, which was published in 1964. Soyer continued to paint until his death in 1974.
Arrangement
The collection is arranged into 6 series:
Series 1: Biographical Material, 1925-1974 (Box 1, 5, OV 6; 12 folders)
Series 2: Correspondence, 1928-1974 (Box 1-2, 5; 1.0 linear foot)
Series 3: Writings & Notes, circa 1930s-1968, undated (Box 2; 0.6 linear feet)
Series 4: Printed Material, 1926-1974 (Box 2-3, 5, OV 6; 0.8 linear feet)
Series 5: Photographs, circa 1905-1974 (Box 3-5, OV 6; 1.1 linear foot)
Series 6: Artwork, circa 1940s-1960s (Box 4-5; 0.2 linear feet)
Scope and Content Note
The papers of realist painter Moses Soyer date from circa 1905 to 1974 and measure 3.8 linear feet. Within the papers are scattered biographical materials, general correspondence with friends, artists, galleries, art organizations, and others, as well as correspondence with his family, including his son David, writings and notes by Soyer and others, exhibition materials, news clippings, and other printed material, numerous photographs of Soyer, his family, fellow artists, friends and his artwork. Also found are book illustrations and loose sketches by Soyer.
Biographical materials include awards, business documents such as records for the loan of his artwork, passports, his marriage certificate, and other official documents. Soyer's 1966 membership to the National Institute of Arts and Letters and several awards from the National Academy of Design are found here as well. Correspondence is with friends and artists such as Leonard Baskin, Isabel Bishop, Alex Dobkin, Philip Evergood, Chaim Gross, and his brother Raphael Soyer, as well as with students, galleries, art organizations, museums, universities, and others. Also found is correspondence with his son David and his grandchildren that include many letters illustrated by Soyer.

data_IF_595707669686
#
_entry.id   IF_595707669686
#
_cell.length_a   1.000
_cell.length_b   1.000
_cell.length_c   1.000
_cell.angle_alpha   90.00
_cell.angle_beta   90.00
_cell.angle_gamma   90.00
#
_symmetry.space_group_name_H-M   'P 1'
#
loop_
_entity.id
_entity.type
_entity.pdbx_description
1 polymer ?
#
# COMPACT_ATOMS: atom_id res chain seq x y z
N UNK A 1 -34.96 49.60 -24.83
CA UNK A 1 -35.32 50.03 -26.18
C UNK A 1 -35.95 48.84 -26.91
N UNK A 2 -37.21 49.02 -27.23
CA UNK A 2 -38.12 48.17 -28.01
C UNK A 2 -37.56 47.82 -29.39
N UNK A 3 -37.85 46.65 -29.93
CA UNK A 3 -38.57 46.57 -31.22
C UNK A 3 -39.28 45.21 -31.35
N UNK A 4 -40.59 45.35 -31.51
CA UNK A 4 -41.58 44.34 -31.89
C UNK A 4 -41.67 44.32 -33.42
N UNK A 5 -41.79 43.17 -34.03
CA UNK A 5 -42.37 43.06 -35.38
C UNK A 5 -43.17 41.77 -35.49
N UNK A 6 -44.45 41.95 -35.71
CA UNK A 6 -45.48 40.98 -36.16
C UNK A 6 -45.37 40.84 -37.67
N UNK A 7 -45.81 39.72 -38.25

Writings and notes include Soyer's draft writings for his book
Painting the Human Figure
, autobiographical essays, desk diaries, and miscellaneous writings and notes. There are also writings by Ida and David Soyer, artist Philip Evergood, and others. Printed material consists of exhibition catalogs and announcements, news clippings about Soyer's career and realist painting, and scattered material such as newsletters, programs, and magazines.
The papers contain numerous photographs of Soyer, including photographs of him working in his studio, with models, with family, and with fellow artists such as David Burliuk, Nicolai Cikovsky, Chaim Gross, Raphael Soyer, and many others. Additional photographs are of Soyer's family, fellow artists, friends, events, and his artwork. Among the photographers is Arnold Newman. Original artwork includes book illustrations for
First Book of Ballet
and loose sketches by Soyer.
Provenance
Portions of this collection were donated by Moses Soyer between 1966 and 1969, including some materials which he previously loaned for microfiliming in 1965. Additional material was donated by his son David Soyer in 1974 and 1975.
Related Material
Also found at the Archives of American Art are the Abe Lerner papers concerning the book
Moses Soyer
, 1961-1970, a Moses Soyer letter to Herbert S. Schimmel, and a Moses Soyer letter and two photographs, donated by Marilyn Mark. Also available at the Archives are the papers of Raphael Soyer, Moses Soyer's twin brother.
Processing Information
The collection was microfilmed in the order in which it was received on reels D283, D359, and 1198-1203. The entire collection was merged, fully processed, arranged, and described by Erin Corley in 2007 and scanned in 2009 with funding provided by the Terra Foundation for American Art.

Additional Forms Available

This collection has been scanned in its entirety and is available online via AAA's website.

Restrictions on Access

Use of original papers requires an appointment and is limited to the Archives' Washington, D.C., Research Center. Contact Reference Services for more information.

How to Cite This Collection

Moses Soyer papers, circa 1905-1974. Archives of American Art, Smithsonian Institution.